It is accordingly an object of the present invention to provide a floor mat which has a weight responsive electrical switch which is extremely durable, but still remains relatively sensitive to a light actuating weight.

Another object of the present invention is to provide a floor mat of the above type in which the covering material is made to adhere to and remain bonded to the plates over the useful life of the mat.

A further object of the present invention is toprovide a weight responsive floor mat which, while achieving the above objects, is capable of being reliably manufactured by having the covering material molded about the plates.

Another object of the present invention is to provide a floor mat of the above type in which a visible design may be easily incorporated into the mat.

In carrying out the present invention, the floor mat includes a pair of sheet metal plates that are relatively thin so as to be somewhat flexible and which are just slightly smaller in shape than the mat. Thin inserts of resilient insulating material such as sponge rubber are glued at spaced locations between the plates intermediate the edges while similar material is located about the edges. The plates are then positioned in a mold and a curable polyurethane resin composition is flowed about the plates to completely cover them and to have the desired shape of the final that. The polyurethane composition is then cured to produce the finished mat.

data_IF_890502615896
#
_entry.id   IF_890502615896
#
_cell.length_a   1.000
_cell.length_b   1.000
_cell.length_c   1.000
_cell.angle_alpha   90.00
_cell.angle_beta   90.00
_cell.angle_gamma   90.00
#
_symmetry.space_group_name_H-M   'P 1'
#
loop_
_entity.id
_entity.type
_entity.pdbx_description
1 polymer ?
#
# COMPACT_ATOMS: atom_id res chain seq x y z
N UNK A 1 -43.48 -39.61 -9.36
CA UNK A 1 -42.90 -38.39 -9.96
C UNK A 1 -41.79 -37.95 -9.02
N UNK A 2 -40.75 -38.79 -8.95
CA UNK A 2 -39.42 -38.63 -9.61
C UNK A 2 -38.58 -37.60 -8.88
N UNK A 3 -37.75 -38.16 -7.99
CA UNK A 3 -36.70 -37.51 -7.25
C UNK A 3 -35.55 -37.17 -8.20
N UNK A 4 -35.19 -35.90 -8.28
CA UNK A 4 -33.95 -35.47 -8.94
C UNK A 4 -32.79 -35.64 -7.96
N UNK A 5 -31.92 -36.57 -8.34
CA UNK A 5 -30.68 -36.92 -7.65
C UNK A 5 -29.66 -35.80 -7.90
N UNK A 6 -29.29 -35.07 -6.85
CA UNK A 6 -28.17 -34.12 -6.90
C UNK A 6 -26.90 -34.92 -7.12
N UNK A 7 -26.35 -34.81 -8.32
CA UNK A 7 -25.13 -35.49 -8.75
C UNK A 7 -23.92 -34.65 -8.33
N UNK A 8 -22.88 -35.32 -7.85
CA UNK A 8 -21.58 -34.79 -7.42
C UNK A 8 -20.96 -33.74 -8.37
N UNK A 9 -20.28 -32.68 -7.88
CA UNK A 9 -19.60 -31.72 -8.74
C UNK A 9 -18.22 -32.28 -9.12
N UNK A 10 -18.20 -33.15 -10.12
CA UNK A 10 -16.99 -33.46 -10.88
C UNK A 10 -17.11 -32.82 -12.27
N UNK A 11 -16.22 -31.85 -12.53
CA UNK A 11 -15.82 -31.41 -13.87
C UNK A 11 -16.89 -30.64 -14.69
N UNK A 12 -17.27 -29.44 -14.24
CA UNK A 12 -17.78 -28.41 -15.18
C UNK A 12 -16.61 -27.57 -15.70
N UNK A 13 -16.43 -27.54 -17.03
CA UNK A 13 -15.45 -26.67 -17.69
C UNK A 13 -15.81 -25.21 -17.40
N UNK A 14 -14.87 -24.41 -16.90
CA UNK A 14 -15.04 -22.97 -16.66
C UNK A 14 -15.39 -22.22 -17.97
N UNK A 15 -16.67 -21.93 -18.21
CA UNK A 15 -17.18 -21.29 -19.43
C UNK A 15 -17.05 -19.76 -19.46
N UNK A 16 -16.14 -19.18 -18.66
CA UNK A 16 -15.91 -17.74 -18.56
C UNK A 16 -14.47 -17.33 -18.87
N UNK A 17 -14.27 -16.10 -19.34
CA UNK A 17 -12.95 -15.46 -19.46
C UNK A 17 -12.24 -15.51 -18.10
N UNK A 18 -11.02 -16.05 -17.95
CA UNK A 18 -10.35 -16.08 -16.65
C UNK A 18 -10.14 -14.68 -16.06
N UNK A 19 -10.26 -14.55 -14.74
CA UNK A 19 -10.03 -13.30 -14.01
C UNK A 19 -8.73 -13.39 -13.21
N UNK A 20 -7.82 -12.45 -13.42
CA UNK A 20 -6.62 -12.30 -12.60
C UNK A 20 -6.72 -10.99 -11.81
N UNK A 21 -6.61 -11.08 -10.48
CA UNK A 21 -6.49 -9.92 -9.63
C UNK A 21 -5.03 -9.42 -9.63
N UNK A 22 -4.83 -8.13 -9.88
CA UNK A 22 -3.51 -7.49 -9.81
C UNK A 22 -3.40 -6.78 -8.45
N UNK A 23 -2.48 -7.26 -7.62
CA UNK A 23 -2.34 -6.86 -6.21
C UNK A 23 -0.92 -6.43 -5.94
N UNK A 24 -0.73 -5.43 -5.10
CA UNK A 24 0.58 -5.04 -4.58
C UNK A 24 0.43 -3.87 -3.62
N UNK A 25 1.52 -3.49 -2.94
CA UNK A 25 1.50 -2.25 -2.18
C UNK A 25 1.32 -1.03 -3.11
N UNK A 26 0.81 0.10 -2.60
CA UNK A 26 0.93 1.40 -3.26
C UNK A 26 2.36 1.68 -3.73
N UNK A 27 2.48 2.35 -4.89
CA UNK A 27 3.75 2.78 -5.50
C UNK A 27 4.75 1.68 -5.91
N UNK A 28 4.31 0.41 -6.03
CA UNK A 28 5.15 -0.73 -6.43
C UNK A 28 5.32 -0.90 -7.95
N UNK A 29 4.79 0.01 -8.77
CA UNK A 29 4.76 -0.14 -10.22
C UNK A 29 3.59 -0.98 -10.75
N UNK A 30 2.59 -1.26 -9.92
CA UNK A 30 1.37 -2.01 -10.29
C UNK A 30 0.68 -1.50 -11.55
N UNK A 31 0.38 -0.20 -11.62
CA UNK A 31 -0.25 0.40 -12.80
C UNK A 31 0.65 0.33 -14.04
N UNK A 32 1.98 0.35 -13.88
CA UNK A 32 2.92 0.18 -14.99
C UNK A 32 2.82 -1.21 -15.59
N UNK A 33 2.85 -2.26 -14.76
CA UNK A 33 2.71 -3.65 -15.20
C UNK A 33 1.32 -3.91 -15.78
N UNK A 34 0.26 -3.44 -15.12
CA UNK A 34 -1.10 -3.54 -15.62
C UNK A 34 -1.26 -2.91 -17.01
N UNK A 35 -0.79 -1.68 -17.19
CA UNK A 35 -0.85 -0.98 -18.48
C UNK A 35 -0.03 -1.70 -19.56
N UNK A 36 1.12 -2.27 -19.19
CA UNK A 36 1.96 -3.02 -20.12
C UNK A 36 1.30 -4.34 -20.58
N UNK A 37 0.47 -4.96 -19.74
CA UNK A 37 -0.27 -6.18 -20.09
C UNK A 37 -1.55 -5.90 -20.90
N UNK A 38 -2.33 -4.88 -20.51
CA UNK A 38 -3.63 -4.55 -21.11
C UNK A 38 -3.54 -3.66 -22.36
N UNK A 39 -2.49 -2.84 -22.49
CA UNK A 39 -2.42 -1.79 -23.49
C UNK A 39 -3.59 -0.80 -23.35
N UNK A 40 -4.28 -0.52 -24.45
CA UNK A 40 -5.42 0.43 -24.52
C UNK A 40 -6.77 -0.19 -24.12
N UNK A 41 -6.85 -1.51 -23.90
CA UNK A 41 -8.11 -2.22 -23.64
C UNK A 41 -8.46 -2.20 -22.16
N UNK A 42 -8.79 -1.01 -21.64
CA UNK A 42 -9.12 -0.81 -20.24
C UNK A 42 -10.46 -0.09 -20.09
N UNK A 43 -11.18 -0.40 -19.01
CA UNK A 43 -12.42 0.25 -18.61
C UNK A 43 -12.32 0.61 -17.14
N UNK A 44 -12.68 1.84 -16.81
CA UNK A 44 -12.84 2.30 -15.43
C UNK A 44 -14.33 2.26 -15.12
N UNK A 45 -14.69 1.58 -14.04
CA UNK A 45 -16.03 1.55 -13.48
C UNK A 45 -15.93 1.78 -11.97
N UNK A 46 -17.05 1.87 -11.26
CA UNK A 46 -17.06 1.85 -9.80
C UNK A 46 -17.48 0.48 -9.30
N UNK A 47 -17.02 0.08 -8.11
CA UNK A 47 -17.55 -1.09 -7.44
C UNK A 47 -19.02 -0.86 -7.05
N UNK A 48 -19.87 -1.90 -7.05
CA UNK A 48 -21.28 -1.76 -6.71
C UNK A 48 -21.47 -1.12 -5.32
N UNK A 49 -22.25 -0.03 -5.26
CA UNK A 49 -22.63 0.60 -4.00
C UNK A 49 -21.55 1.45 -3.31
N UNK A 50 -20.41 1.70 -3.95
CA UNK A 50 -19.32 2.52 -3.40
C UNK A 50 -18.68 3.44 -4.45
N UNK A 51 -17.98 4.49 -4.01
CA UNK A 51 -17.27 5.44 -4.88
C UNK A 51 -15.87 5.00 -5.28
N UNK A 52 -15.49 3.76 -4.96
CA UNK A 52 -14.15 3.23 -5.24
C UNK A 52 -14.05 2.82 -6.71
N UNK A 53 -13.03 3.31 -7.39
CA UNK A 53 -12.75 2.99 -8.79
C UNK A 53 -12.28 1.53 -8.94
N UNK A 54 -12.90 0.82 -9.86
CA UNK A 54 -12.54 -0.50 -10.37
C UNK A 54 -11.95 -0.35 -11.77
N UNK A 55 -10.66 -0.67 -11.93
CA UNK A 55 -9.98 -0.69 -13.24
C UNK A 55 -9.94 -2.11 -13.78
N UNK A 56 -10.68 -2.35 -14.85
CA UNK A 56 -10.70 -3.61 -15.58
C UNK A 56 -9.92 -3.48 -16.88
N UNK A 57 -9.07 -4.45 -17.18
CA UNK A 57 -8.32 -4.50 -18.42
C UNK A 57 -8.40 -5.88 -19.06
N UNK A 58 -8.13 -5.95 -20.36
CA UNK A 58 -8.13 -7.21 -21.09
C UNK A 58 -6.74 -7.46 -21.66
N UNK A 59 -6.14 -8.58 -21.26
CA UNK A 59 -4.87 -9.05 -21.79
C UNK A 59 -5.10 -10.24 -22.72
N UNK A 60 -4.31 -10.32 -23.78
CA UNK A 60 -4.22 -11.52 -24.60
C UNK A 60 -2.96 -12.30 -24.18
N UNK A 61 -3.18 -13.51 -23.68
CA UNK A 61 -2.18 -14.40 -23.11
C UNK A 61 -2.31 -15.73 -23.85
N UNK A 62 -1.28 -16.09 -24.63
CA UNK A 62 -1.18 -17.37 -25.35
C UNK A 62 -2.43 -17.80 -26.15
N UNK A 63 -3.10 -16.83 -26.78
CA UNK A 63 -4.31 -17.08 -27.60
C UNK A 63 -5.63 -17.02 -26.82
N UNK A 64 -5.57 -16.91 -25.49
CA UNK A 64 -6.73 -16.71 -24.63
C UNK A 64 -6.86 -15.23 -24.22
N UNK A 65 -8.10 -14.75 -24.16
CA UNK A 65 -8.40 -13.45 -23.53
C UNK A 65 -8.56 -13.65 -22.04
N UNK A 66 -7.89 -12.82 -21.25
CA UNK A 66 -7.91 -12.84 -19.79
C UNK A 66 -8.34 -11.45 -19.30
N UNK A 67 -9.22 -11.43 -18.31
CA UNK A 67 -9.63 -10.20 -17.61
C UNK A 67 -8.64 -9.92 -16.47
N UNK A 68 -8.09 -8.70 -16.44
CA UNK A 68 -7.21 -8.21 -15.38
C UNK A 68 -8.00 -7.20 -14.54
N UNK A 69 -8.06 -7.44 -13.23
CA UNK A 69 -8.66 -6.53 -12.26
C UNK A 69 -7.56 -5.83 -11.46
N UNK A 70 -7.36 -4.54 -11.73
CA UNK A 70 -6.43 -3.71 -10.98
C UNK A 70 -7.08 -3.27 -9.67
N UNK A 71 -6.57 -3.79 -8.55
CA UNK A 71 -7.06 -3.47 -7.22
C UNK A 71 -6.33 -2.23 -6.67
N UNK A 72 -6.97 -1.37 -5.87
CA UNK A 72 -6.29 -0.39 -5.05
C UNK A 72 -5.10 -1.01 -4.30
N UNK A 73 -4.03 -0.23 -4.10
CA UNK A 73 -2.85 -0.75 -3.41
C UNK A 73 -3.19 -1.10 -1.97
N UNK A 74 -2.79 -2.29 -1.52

Of particular importance in the present invention is the preparation of the surface of the plates and the selection of polyurethane covering material, to secure a bond therebetween. The bond aids the mat in being substantially more resistant to abuse that had heretofore caused malfunctioning and hence more durable.

While the polyurethane covering may have the color which the mat is desired to have, it has also been found that an essentially clear polyurethane material may also be used. With clear material, a design may be painted onto the top surface of the plate with an enamel or the like and be visible through the covering. Such an enamel moreover is selected to maintain the adhesion between the covering material and the plates.

Other features and advantages will hereinafter appear.

In the drawing;

FIG. 1 is a perspective view of a floor mat, made in accordance with the present invention, somewhat reduced in size.

FIG. 2 is a cross-section taken on line 2-2 of FIG. 1, enlarged to full size.

FIG. 3 is a diagrammatic representation showing .electrical connections to the metal plates.